Post by Ben Wilson » Thu Dec 22, 2016 8:31 pm

JimBentley wrote:
Zarte Siempre wrote:*shrug*

I'm mostly just happy to play Countdown and see people I like.
This is pretty much my view too. In fact I'd go further and say that it's the "seeing people" that comes way ahead of the "playing Countdown" bit for me. I've never been to any tournaments except Lincoln so can't really comment on the varying formats, but having said that, the classroom-style format kinda of puts me off as a lot of the fun at Lincoln is down to the format. Playing in groups of three - small enough so that everyone gets a good chance to talk - is a great way of getting to know new people.
This, this, this, this, this. The appeal of co-events isn't playing Countdown- I can do that on apterous anytime I want. It's meeting up with the community and having a laugh. This is why I much prefer Edinburgh style over Bristol- you get to chat and piss about in Edinburgh, much less so in Bristol. It's also why I trialled the (phenomenally confusing) five to a table format at Nottingham a few years back- I figured that there's an optimum number of people at one table that generates optimum fun (I've had a long day at work, pardon my wording) that's probably higher than three. Or probably not.

The 9 rounder vs 15 rounder argument is simply one of logistics. I'd happily make COLIN all 15 rounders, but I doubt people would be willing to start playing at 10am and finish around 7pm.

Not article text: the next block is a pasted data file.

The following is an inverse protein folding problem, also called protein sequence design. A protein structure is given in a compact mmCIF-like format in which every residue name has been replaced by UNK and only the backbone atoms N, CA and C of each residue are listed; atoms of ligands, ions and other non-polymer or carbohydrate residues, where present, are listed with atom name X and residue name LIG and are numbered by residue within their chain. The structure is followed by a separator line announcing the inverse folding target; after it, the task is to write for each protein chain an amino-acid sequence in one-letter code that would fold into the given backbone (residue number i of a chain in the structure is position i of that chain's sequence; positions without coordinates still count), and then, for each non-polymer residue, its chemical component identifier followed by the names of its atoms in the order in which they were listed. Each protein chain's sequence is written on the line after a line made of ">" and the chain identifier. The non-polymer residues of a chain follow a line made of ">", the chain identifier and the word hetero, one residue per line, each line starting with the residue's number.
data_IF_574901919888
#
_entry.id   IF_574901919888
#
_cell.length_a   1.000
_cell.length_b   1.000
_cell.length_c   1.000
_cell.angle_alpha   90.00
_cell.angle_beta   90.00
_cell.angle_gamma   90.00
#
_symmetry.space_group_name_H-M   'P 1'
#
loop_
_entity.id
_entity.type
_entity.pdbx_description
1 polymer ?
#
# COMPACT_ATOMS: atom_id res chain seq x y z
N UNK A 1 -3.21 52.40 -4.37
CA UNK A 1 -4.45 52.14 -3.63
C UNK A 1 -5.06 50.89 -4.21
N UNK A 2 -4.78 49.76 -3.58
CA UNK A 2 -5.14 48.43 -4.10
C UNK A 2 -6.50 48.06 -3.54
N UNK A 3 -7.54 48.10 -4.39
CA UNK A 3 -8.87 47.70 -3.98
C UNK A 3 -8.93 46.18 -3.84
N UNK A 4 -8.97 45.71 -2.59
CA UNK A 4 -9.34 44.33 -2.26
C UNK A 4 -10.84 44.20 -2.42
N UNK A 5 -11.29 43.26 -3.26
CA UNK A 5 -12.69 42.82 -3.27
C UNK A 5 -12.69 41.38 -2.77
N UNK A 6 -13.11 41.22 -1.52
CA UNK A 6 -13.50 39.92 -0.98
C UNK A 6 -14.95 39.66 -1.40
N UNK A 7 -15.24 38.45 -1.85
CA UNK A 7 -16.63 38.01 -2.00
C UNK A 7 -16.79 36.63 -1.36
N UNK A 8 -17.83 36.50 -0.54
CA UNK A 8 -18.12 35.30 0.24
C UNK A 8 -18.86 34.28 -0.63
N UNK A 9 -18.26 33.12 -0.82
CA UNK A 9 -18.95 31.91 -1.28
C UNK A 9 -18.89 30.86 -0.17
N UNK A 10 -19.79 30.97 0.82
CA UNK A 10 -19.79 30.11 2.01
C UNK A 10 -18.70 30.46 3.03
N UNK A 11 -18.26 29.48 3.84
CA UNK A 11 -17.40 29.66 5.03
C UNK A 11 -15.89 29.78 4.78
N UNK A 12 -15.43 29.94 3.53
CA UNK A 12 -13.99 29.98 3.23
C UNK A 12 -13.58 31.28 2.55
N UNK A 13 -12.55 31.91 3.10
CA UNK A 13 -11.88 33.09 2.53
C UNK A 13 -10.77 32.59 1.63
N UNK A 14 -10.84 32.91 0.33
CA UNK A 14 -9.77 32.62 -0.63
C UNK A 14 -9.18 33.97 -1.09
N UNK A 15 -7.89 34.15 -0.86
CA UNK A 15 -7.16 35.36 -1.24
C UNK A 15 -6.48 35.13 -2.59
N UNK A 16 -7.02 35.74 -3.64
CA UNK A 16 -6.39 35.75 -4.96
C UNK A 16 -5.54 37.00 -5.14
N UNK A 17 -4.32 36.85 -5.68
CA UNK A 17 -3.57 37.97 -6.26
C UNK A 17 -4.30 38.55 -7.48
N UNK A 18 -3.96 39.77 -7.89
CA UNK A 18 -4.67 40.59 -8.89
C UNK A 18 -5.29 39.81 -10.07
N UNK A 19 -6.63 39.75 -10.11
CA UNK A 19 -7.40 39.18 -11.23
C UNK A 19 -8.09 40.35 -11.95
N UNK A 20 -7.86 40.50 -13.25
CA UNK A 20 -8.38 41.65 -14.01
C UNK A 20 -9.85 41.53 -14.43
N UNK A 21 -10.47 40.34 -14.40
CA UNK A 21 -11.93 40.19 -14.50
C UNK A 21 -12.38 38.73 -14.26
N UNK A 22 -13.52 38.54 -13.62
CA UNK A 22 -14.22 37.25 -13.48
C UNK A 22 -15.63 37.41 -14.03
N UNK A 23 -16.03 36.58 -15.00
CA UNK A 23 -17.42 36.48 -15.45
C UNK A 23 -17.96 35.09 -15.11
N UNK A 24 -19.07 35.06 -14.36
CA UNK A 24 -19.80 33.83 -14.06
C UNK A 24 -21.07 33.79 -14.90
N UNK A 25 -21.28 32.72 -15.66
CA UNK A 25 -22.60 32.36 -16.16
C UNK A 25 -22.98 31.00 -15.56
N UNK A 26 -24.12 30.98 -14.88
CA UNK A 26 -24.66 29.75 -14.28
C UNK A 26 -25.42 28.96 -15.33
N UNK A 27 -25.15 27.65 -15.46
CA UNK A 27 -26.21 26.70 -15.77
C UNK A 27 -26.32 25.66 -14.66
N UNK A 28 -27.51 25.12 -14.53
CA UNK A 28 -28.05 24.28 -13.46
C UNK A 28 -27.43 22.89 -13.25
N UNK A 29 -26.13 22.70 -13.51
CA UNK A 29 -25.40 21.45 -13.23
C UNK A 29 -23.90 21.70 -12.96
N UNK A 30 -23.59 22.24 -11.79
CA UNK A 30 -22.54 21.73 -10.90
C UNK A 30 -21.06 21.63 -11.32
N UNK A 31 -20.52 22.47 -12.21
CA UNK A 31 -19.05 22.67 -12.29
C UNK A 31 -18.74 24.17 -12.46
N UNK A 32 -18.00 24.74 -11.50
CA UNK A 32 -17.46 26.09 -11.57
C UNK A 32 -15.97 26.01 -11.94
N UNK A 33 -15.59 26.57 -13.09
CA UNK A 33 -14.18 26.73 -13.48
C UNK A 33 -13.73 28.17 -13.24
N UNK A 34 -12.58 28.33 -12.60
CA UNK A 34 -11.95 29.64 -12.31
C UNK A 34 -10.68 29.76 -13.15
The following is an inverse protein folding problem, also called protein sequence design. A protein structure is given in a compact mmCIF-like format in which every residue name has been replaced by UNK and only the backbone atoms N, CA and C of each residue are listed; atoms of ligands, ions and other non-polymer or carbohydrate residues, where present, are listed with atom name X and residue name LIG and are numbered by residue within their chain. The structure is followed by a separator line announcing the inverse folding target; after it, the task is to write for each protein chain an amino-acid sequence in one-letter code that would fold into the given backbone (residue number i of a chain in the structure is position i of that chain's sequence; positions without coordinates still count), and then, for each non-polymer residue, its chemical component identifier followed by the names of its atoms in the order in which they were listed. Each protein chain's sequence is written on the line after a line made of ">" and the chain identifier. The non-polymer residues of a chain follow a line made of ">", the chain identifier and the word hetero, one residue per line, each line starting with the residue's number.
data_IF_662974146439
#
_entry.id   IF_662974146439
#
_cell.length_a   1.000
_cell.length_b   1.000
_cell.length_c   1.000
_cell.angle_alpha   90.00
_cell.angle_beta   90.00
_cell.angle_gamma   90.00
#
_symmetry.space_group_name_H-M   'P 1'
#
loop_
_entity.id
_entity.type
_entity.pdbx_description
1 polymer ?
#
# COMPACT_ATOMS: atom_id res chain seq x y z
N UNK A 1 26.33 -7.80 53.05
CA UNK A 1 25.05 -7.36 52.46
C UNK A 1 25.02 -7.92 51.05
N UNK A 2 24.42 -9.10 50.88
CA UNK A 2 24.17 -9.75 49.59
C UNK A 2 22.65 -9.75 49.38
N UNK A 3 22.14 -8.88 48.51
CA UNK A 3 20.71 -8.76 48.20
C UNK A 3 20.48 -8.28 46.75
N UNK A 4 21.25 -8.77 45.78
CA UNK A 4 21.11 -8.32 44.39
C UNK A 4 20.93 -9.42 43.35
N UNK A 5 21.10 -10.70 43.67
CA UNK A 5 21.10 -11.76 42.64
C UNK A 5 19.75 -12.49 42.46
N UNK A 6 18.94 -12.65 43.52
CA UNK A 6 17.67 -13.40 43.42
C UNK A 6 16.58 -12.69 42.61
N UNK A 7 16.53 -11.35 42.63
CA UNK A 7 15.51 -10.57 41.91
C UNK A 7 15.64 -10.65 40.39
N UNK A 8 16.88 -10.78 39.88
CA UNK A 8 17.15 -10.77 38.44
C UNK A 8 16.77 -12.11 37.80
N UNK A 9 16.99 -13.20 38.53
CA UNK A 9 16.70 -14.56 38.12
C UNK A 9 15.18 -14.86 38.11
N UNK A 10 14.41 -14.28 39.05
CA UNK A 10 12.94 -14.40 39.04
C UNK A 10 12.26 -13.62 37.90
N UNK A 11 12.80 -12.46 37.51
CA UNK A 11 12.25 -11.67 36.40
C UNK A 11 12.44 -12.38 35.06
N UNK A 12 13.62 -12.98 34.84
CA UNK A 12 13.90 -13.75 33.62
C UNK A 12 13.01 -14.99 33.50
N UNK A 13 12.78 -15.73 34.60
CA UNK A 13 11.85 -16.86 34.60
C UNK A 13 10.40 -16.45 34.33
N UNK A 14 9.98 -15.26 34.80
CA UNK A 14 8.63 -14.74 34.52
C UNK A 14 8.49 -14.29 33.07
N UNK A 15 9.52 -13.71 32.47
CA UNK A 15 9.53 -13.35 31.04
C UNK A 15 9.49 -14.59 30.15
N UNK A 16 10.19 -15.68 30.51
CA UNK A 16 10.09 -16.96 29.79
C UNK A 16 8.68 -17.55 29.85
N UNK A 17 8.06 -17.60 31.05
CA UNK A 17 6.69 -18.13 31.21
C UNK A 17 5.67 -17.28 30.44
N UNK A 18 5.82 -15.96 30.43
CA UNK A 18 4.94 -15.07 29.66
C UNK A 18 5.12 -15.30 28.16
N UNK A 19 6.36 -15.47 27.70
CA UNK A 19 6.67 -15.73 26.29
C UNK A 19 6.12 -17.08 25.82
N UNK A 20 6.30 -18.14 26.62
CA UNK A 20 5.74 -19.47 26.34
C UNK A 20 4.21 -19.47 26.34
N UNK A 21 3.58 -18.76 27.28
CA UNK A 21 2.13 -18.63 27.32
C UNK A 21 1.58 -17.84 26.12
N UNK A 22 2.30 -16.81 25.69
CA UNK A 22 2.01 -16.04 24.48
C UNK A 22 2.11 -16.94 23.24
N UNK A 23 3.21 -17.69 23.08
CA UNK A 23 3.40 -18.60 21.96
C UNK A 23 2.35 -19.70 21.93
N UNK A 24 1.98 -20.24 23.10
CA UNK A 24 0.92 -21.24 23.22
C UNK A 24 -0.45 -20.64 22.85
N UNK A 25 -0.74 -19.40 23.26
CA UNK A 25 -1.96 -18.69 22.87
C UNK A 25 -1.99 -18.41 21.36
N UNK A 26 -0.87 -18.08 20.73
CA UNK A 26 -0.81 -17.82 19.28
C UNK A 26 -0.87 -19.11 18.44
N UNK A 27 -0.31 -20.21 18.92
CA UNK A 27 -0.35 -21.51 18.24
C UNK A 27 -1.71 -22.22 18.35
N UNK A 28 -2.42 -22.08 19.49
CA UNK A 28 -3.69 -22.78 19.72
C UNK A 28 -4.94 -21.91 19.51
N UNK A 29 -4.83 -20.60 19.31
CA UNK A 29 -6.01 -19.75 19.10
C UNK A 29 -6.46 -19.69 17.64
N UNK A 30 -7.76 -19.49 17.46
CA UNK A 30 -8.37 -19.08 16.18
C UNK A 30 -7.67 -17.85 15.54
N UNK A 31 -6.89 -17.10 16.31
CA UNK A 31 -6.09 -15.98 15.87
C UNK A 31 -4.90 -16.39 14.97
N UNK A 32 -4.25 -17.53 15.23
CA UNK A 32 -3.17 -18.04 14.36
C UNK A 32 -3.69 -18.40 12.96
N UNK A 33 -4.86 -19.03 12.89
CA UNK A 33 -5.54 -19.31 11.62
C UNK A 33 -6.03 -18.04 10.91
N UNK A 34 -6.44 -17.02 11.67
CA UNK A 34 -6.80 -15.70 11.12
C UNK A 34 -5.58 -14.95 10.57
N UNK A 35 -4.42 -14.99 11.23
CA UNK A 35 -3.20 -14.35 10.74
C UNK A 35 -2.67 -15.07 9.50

Swiss pairs/triplets is the way I do my tournaments simply because of my background in Scrabble tournament organisation. It ensures that the cream rises to the top, and sure, there are some anomalies, but the only way around that is to level the playing field by playing a silly number of games. It also ensures people at the bottom of the table aren't going to play someone like Jack Worsley in the final round. And the occasional anomaly isn't a bad thing, surely? Would Gevin have finished 12th out of 36 at COLIN 2012 otherwise? :p So no, while I may experiment for the CoNot format a little (a lot) COLIN will largely be unchanged, though I'm still undecided over whether or not to do a completely random draw for round 1 rather than the usual seeded one. It seemed to work well enough at CoNot this year...

The only way COLIN has changed since 2005* also happened in 2012, funnily enough- the addition of the showcase final, and that was only thanks to a poll on c4c (can't find the link right now but it's in here somewhere) which asked for people's favourite format, and which 'Edinburgh style with a final' won fairly convincingly. Beforehand, the winner was the one who was top of the ladder after six games, and a final would only have happened if two players finished the day unbeaten (only happened once in twelve years). Don't see any reason to change that now.

tl;dr- come to COLIN. :)

*The only way apart from going to a seeded draw, as ironically enough, round 1 in 2005 had a random draw

User avatar
Thomas Carey
Devotee
Posts: 895
Joined: Sun Jan 09, 2011 4:17 pm
Location: North-West of Bradford
Contact:

Re: Your preferred format for CO-events

Post by Thomas Carey » Thu Dec 22, 2016 8:58 pm